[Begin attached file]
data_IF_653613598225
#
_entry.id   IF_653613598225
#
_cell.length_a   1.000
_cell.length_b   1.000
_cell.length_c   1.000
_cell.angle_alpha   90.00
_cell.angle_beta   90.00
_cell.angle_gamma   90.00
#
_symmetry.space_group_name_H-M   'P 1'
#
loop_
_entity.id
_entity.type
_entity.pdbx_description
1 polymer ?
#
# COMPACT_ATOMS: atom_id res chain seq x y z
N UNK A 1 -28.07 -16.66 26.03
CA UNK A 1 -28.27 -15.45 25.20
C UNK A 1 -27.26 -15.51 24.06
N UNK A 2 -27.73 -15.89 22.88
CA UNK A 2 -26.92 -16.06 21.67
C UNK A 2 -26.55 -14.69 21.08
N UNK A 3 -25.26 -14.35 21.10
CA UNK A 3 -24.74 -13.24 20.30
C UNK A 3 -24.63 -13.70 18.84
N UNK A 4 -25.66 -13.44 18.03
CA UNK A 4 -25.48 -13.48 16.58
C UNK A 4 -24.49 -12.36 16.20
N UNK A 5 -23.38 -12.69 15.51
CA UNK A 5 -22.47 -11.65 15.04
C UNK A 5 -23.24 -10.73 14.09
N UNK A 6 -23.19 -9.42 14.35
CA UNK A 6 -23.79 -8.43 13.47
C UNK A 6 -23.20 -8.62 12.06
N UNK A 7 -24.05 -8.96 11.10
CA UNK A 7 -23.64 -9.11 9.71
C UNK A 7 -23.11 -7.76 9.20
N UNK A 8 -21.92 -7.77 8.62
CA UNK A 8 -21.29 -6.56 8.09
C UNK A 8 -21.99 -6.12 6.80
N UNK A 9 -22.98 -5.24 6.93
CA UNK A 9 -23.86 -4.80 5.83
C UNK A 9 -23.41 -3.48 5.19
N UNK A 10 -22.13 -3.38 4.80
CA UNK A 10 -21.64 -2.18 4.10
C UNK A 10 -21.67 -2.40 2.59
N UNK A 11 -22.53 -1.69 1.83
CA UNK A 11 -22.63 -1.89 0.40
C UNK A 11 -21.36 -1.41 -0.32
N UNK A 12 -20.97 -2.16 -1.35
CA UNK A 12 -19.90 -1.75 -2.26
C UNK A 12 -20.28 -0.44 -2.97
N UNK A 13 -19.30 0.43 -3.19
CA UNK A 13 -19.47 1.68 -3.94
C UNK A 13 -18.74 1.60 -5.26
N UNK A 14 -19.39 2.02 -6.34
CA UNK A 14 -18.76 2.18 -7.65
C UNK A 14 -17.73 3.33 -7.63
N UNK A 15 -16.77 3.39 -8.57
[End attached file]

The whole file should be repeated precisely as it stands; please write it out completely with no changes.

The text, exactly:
data_IF_653613598225
#
_entry.id   IF_653613598225
#
_cell.length_a   1.000
_cell.length_b   1.000
_cell.length_c   1.000
_cell.angle_alpha   90.00
_cell.angle_beta   90.00
_cell.angle_gamma   90.00
#
_symmetry.space_group_name_H-M   'P 1'
#
loop_
_entity.id
_entity.type
_entity.pdbx_description
1 polymer ?
#
# COMPACT_ATOMS: atom_id res chain seq x y z
N UNK A 1 -28.07 -16.66 26.03
CA UNK A 1 -28.27 -15.45 25.20
C UNK A 1 -27.26 -15.51 24.06
N UNK A 2 -27.73 -15.89 22.88
CA UNK A 2 -26.92 -16.06 21.67
C UNK A 2 -26.55 -14.69 21.08
N UNK A 3 -25.26 -14.35 21.10
CA UNK A 3 -24.74 -13.24 20.30
C UNK A 3 -24.63 -13.70 18.84
N UNK A 4 -25.66 -13.44 18.03
CA UNK A 4 -25.48 -13.48 16.58
C UNK A 4 -24.49 -12.36 16.20
N UNK A 5 -23.38 -12.69 15.51
CA UNK A 5 -22.47 -11.65 15.04
C UNK A 5 -23.24 -10.73 14.09
N UNK A 6 -23.19 -9.42 14.35
CA UNK A 6 -23.79 -8.43 13.47
C UNK A 6 -23.20 -8.62 12.06
N UNK A 7 -24.05 -8.96 11.10
CA UNK A 7 -23.64 -9.11 9.71
C UNK A 7 -23.11 -7.76 9.20
N UNK A 8 -21.92 -7.77 8.62
CA UNK A 8 -21.29 -6.56 8.09
C UNK A 8 -21.99 -6.12 6.80
N UNK A 9 -22.98 -5.24 6.93
CA UNK A 9 -23.86 -4.80 5.83
C UNK A 9 -23.41 -3.48 5.19
N UNK A 10 -22.13 -3.38 4.80
CA UNK A 10 -21.64 -2.18 4.10
C UNK A 10 -21.67 -2.40 2.59
N UNK A 11 -22.53 -1.69 1.83
CA UNK A 11 -22.63 -1.89 0.40
C UNK A 11 -21.36 -1.41 -0.32
N UNK A 12 -20.97 -2.16 -1.35
CA UNK A 12 -19.90 -1.75 -2.26
C UNK A 12 -20.28 -0.44 -2.97
N UNK A 13 -19.30 0.43 -3.19
CA UNK A 13 -19.47 1.68 -3.94
C UNK A 13 -18.74 1.60 -5.26
N UNK A 14 -19.39 2.02 -6.34
CA UNK A 14 -18.76 2.18 -7.65
C UNK A 14 -17.73 3.33 -7.63
N UNK A 15 -16.77 3.39 -8.57